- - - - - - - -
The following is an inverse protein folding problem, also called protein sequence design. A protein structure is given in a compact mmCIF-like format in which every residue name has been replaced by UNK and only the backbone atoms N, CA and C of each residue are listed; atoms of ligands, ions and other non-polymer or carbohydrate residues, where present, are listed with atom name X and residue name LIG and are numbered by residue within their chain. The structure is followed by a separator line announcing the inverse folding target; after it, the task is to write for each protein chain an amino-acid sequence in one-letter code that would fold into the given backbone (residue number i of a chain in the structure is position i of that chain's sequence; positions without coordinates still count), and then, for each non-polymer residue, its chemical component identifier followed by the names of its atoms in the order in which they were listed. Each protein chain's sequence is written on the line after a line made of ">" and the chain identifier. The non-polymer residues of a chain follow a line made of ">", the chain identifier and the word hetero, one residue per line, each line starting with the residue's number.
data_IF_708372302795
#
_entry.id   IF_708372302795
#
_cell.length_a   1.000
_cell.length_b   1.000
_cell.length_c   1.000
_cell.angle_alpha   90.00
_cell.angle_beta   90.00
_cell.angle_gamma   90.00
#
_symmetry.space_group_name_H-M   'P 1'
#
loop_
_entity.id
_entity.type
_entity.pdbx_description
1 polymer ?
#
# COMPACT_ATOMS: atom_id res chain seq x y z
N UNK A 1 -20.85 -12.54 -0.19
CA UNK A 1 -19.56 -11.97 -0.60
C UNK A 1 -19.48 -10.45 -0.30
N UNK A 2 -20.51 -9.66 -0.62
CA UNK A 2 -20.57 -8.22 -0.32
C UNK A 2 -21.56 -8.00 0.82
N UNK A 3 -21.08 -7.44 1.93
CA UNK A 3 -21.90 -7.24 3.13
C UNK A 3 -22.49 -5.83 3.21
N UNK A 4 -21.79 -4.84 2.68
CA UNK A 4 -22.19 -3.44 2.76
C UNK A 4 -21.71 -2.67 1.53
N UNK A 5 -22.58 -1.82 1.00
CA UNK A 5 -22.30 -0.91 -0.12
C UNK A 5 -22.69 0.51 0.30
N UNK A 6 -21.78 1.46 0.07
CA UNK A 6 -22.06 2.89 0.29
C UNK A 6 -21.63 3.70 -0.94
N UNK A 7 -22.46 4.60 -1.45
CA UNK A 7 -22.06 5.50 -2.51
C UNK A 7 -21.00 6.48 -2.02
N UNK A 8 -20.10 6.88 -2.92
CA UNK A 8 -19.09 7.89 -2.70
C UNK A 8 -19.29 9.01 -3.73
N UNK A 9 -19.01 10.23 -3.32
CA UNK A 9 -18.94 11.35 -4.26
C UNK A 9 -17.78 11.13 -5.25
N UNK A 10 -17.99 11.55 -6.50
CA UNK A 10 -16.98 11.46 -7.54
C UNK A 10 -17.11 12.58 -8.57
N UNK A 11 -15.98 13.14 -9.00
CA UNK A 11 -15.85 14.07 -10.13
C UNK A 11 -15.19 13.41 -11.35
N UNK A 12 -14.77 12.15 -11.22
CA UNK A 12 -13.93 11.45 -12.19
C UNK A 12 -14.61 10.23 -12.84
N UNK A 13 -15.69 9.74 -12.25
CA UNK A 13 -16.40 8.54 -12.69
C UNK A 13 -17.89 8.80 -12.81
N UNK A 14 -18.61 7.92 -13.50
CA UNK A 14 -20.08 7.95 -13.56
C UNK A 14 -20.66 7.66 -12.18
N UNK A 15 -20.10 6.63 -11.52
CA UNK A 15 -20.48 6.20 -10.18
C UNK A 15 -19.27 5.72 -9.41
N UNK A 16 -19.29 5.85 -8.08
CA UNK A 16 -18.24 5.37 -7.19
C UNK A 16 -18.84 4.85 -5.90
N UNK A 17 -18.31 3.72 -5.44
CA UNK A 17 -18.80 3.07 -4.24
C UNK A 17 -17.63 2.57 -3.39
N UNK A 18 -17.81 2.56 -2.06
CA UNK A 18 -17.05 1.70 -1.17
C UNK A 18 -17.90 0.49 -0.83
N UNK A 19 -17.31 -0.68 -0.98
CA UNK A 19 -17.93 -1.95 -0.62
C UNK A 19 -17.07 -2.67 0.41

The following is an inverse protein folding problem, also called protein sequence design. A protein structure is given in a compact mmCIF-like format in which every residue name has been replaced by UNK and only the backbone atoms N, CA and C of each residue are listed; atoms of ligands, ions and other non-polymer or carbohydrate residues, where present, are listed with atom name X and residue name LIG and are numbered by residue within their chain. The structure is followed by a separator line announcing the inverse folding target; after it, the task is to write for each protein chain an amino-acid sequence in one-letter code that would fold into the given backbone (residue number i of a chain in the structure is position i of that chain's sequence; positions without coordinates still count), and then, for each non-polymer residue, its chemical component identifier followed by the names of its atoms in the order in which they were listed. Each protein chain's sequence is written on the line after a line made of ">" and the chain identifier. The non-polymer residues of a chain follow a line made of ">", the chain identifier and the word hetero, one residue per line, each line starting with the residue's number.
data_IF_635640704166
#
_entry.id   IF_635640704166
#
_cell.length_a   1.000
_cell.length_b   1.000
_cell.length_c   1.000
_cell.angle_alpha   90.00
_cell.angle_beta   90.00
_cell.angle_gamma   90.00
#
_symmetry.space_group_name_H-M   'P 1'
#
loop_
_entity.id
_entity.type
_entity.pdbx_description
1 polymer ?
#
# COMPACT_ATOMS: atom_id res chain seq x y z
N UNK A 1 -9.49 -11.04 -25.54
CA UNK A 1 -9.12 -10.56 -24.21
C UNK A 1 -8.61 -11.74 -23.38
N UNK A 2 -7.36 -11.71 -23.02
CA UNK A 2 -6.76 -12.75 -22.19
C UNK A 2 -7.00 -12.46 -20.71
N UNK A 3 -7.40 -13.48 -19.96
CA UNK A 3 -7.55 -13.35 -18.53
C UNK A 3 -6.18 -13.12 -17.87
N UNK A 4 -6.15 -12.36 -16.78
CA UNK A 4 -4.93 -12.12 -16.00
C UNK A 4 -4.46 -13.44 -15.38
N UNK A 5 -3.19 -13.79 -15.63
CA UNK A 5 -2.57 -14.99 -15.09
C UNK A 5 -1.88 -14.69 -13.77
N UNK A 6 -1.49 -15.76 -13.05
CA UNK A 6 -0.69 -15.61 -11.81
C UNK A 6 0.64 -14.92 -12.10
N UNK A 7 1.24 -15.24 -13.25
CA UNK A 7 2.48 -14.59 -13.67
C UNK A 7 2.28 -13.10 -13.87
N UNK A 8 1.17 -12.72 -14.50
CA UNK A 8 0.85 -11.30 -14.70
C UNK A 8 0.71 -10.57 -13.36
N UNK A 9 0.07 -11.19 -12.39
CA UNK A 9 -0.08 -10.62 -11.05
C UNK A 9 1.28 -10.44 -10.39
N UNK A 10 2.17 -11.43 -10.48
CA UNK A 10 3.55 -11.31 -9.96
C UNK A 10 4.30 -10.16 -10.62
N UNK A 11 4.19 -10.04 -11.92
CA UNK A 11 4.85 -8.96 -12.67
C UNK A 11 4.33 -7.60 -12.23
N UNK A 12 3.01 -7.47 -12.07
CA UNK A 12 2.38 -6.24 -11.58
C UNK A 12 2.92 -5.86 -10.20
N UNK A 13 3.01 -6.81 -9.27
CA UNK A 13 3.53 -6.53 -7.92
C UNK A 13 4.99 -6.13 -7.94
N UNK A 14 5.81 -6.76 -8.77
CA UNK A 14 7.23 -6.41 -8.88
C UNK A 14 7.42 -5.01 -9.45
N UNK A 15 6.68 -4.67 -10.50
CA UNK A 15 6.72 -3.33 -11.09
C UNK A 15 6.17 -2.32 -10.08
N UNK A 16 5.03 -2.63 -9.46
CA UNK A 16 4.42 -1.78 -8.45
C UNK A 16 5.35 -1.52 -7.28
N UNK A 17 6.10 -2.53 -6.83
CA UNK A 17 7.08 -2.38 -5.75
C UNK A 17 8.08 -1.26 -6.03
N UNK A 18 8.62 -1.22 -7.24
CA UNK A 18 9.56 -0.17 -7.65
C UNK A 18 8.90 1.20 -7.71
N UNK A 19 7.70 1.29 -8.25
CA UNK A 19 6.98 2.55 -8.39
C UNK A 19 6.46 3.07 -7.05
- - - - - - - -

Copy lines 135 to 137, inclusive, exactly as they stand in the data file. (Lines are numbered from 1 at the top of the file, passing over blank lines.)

C UNK A 12 2.92 -5.86 -10.20
N UNK A 13 3.01 -6.81 -9.27
CA UNK A 13 3.53 -6.53 -7.92